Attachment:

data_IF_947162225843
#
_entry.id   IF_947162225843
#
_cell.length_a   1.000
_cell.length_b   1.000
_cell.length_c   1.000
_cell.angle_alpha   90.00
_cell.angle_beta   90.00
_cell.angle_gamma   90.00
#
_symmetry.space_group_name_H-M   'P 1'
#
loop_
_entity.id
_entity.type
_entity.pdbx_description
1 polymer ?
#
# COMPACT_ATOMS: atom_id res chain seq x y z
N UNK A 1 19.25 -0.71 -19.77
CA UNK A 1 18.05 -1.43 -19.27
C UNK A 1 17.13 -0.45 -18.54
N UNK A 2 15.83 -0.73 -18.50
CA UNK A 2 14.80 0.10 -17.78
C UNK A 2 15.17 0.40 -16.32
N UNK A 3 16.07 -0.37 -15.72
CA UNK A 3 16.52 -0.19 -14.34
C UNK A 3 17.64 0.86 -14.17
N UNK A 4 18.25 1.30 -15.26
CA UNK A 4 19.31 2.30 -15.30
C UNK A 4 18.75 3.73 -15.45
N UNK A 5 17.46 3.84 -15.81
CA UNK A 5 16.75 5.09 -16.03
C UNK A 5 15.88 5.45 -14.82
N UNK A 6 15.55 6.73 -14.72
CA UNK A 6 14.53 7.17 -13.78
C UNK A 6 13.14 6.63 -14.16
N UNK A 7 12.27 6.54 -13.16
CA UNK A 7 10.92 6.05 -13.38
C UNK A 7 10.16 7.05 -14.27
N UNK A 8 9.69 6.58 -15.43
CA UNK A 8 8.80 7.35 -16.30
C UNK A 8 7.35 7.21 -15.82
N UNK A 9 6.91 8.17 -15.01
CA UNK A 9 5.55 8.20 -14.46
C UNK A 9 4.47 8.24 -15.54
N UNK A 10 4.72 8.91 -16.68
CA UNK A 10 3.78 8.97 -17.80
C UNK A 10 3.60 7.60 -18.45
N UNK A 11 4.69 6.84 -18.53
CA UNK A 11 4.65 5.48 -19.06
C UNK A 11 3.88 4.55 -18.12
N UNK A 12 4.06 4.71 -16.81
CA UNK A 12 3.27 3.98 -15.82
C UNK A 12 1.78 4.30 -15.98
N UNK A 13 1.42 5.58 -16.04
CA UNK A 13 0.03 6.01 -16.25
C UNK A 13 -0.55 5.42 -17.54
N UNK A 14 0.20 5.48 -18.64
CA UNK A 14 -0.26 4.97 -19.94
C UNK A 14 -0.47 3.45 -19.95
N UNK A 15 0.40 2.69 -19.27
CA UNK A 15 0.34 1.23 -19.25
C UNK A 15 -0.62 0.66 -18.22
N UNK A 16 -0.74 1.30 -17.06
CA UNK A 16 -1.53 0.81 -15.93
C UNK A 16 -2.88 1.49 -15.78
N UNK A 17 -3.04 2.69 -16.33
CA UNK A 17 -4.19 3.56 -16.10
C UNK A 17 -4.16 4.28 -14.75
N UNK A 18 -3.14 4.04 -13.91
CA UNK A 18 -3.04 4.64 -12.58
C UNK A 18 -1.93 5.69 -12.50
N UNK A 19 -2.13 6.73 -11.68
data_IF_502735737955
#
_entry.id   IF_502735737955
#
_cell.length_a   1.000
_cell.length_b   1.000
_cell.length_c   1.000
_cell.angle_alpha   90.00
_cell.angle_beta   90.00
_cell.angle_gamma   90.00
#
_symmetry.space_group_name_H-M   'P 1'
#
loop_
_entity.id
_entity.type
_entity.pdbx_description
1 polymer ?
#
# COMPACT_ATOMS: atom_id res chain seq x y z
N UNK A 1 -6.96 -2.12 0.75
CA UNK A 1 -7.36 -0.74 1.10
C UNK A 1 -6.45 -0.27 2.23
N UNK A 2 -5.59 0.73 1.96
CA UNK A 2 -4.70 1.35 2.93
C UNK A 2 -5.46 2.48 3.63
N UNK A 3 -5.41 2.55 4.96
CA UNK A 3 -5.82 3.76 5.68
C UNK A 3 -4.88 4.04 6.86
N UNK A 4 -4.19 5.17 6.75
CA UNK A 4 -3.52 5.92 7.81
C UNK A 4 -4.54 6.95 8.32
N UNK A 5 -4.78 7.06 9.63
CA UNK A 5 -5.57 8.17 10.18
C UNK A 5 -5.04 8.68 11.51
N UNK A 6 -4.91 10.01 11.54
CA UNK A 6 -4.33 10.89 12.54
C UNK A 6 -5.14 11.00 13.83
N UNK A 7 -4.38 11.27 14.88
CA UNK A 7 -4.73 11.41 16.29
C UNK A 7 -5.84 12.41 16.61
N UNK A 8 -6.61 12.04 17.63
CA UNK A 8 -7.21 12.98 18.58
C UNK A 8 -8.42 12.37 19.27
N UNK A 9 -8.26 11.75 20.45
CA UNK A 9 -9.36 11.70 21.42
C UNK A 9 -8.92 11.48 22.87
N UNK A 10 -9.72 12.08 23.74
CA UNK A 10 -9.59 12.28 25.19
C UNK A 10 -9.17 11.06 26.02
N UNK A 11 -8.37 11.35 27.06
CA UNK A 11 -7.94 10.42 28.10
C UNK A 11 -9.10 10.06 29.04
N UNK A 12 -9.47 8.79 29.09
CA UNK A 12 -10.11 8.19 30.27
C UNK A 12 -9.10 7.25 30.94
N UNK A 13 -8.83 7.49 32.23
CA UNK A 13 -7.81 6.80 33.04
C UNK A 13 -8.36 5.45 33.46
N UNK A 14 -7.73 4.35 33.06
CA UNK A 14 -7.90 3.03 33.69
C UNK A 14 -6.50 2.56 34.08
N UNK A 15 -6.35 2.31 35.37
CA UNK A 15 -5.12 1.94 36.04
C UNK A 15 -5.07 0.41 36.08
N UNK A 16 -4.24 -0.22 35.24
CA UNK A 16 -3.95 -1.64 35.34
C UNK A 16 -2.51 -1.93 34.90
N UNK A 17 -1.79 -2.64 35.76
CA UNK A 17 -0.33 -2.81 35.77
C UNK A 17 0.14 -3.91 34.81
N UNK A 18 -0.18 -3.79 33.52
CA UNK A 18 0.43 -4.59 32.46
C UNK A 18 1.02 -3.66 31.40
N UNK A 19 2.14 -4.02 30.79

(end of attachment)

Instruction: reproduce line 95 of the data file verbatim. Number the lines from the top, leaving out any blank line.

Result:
# COMPACT_ATOMS: atom_id res chain seq x y z